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Mariages religieux et droit civil

Throughout the United Kingdom, parties wishing to marry may do so either by a religious ceremony or by a secular ceremony conducted by a state-appointed registrar of marriages at a register office or some other location (such as a hotel) licensed for the purpose. In the case of weddings in the Church of England and the Church in Wales, the whole procedure including the preliminaries as to notices and licences, is carried out by the church. In other cases a religious ceremony requires certain civil preliminaries, usually the grant of a ‘superintendent registrar’s certificate’ after notice has been given 21 days beforehand. In England (but not in Scotland where different rules apply) a non-Anglican religious ceremony must be held in a registered building (or, for historical reasons, a synagogue or a Meeting House of the Society of Friends) and registered either by the minister if he is authorised for the purpose or by a registrar of marriages.

Although the Roman Catholic Church maintains its system of diocesan tribunals to hear nullity of marriage cases, the decisions of those tribunals have no legal status in United Kingdom law. The Anglican Consistory courts, which are part of the English legal system, have had no matrimonial jurisdiction since 1857 when the secular courts assumed this function. There is a matrimonial jurisdiction, equally denied direct recognition by English law, in the rabbinical courts. Provision was made to deal with some of the consequences of the existence of this jurisdiction in the Divorce (Religious Marriages) Act 2002. This sought to remedy the plight of some Jewish women who may have their marriages ended by a divorce in the civil courts but who find themselves in grave difficulty because the other spouse refuses to enter into the religious divorce procedure of a get from the rabbinical court. The Act enables the courts to issue an order that the civil divorce decree shall not be made absolute until both parties certify that the required religious procedures have been complied with.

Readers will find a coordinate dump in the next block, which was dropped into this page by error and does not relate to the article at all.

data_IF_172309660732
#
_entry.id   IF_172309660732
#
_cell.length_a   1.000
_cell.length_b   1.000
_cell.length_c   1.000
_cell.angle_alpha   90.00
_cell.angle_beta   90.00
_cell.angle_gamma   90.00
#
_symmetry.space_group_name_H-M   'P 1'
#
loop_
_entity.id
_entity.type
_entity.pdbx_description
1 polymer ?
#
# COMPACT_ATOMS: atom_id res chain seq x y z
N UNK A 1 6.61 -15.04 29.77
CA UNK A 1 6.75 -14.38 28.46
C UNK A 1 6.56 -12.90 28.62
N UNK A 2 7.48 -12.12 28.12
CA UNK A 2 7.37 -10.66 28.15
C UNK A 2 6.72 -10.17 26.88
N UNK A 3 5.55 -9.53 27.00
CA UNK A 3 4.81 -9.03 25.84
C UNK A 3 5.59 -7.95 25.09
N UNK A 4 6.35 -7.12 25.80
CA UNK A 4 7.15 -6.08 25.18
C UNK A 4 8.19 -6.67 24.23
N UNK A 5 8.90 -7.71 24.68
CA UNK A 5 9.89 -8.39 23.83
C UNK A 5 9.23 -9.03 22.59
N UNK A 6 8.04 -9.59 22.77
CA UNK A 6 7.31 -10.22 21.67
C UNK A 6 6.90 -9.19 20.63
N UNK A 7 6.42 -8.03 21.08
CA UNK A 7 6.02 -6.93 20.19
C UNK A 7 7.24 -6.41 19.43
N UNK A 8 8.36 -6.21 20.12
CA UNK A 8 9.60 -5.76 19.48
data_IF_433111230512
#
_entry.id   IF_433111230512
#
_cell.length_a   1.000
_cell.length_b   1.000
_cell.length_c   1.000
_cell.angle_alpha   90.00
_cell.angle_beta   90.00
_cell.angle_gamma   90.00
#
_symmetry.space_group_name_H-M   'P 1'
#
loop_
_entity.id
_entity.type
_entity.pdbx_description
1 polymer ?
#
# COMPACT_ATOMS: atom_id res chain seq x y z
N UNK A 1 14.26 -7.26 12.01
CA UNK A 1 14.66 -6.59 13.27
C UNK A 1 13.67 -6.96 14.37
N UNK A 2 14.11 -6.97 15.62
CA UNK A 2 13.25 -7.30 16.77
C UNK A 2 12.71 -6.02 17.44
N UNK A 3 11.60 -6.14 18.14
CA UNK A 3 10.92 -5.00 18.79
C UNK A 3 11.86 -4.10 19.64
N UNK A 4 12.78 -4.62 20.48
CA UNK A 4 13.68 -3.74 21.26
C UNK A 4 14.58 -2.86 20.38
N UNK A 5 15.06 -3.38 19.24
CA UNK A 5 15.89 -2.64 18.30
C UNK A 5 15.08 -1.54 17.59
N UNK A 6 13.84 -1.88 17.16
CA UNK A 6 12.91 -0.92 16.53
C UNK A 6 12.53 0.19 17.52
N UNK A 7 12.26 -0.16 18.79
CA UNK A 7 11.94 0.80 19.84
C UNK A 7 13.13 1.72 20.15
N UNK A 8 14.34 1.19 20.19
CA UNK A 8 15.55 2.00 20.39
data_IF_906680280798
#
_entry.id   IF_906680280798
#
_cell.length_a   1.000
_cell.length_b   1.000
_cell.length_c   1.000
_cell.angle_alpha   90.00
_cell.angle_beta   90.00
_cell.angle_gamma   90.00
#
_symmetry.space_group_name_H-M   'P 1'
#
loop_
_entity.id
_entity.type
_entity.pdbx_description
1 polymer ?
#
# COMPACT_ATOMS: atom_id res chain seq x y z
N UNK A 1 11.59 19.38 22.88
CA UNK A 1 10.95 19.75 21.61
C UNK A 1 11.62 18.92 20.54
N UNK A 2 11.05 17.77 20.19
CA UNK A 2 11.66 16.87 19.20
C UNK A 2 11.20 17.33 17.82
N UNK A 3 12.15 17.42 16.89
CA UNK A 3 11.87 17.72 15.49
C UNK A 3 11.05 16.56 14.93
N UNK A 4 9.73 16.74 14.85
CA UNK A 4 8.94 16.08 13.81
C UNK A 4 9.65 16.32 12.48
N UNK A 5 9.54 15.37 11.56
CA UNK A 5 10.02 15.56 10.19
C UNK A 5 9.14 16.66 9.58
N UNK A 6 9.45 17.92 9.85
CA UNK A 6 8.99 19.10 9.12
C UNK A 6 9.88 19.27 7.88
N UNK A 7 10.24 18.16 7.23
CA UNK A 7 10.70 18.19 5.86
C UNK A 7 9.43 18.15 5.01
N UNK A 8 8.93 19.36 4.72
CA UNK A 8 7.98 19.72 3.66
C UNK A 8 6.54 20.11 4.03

The churches, and especially the Church of England, are regularly consulted on family law matters. Any change in marriage law (for example relaxations in 1986 in the law as to affinity) is preceded by close consultation ; in that case a Church report was prepared for and published by the Archbishop of Canterbury before the State acted.

D 11 septembre 2012    ADavid McClean

CNRS Unistra Dres Gsrl

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